The state court system announced today that it has assigned judges to sit in special sessions around the state that will handle cases that were potentially compromised by the state drug lab scandal.
The sessions will be held for the purpose of assigning lawyers and “addressing the immediate liberty interests” of people serving time “in connection with a drug conviction stemming from a questionable drug analysis,” said a statement from the public information office of the Supreme Judicial Court, which oversees the state court system.
“The trial court underscores its commitment to cooperating with prosecutors and defense counsel to ensure timely processing of cases involving the breach at the Hinton State Lab,” the statement said.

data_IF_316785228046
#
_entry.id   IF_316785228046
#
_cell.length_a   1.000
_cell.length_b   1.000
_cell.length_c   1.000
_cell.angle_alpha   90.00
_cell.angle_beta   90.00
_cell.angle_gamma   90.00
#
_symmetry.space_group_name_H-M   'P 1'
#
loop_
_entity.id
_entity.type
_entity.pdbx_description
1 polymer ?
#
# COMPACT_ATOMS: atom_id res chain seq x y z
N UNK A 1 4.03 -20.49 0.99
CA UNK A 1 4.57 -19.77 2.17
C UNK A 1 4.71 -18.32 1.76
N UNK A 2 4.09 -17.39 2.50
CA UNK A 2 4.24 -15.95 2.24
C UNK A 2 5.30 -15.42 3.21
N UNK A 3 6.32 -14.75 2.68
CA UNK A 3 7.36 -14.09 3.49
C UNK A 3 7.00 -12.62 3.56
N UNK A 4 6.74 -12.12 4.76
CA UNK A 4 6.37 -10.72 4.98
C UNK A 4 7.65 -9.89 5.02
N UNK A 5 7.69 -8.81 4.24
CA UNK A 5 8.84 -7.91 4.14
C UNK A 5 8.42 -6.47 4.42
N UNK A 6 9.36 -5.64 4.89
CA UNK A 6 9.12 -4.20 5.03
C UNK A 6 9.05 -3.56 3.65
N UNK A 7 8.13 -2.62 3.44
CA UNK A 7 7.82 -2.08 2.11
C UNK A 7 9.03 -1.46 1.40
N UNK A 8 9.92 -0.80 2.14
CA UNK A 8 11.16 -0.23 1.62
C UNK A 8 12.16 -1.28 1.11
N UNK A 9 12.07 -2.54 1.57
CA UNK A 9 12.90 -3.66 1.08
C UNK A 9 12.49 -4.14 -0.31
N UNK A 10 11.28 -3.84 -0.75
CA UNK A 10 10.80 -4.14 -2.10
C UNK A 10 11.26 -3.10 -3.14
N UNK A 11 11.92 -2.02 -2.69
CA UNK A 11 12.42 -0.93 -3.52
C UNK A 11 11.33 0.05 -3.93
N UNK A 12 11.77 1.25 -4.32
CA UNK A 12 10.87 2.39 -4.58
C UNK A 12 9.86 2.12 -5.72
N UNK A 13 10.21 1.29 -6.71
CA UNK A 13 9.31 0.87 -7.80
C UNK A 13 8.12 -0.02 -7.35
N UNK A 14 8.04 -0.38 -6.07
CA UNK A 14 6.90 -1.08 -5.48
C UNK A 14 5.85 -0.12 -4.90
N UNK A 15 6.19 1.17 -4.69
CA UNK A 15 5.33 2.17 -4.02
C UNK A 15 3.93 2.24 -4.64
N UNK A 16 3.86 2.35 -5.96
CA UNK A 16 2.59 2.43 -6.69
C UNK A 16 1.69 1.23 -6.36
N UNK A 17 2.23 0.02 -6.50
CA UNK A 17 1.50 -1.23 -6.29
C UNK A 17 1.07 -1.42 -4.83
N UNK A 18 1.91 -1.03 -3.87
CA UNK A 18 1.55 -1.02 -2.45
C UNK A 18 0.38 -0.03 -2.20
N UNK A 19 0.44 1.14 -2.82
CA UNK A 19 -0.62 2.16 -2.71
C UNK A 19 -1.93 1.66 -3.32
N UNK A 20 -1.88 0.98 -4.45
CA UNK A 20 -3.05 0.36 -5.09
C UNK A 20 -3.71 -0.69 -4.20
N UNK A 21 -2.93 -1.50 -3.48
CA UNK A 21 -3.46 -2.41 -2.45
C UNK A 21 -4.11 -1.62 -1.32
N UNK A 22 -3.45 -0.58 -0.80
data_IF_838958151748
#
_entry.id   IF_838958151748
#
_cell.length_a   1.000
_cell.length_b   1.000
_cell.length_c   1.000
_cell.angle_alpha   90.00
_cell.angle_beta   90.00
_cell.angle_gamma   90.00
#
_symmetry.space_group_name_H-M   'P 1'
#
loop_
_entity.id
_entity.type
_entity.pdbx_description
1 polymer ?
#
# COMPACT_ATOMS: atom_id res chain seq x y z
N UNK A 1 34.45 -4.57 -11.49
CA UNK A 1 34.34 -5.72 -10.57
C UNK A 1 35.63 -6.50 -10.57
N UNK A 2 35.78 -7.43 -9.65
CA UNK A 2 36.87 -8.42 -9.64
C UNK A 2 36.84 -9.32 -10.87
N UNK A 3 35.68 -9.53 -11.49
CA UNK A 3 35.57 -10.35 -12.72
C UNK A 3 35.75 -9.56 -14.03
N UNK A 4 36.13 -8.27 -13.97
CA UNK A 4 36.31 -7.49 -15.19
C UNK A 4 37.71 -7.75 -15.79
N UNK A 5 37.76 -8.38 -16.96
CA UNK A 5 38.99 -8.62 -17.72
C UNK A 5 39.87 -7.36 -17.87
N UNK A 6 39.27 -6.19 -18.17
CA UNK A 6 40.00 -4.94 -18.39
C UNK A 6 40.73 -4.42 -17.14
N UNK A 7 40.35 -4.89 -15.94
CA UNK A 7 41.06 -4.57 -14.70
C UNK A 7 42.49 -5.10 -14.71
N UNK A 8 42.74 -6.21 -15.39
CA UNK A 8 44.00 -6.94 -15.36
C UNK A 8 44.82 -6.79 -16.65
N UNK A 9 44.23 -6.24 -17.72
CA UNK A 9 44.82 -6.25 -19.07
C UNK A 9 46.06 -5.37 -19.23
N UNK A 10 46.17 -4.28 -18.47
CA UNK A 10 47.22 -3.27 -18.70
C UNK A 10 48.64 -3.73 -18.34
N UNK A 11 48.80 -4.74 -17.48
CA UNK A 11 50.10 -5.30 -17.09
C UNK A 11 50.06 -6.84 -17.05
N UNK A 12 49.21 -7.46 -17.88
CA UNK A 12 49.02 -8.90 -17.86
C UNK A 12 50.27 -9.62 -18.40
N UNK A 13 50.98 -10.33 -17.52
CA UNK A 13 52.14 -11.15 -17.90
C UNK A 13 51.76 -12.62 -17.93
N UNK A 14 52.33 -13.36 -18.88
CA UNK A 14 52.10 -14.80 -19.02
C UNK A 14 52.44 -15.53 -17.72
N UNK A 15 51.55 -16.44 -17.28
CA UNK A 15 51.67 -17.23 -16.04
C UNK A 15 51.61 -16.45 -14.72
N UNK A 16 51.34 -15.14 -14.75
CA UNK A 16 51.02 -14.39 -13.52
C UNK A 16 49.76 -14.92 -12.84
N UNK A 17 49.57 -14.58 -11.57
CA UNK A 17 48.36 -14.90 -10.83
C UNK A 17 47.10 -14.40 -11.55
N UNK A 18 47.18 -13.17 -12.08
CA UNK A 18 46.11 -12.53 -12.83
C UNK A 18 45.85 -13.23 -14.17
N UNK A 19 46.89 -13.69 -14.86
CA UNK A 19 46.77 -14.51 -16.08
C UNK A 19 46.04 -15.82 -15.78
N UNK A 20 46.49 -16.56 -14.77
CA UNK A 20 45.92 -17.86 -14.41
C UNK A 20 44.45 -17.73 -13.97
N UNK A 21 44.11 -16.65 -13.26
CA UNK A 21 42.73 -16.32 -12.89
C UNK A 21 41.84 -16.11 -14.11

The statement named judges in Superior Court, District Court, and Boston Municipal Court in 12 of the state’s 14 counties.
It was not immediately clear why Western Massachusetts counties were included. Previously, officials have said the lab scandal generally only affected Eastern Massachusetts prosecutions.
Former state chemist Annie Dookhan is at the center of the state lab scandal. She pleaded not guilty Friday in Boston Municipal Court to charges of obstruction of justice and falsifying her academic record. She was released on $10,000 cash bail.
She allegedly admitted to State Police investigators that she mishandled drug evidence at the state lab in Jamaica Plain, removing evidence from the evidence room without signing it out, forging coworkers’ signatures on reports, and not properly testing drug samples for about two or three years
State officials estimate that 1,141 people may now be in state prison or county jail based on evidence tested by Dookhan. She was involved in testing drugs in a total of 34,000 cases over her career.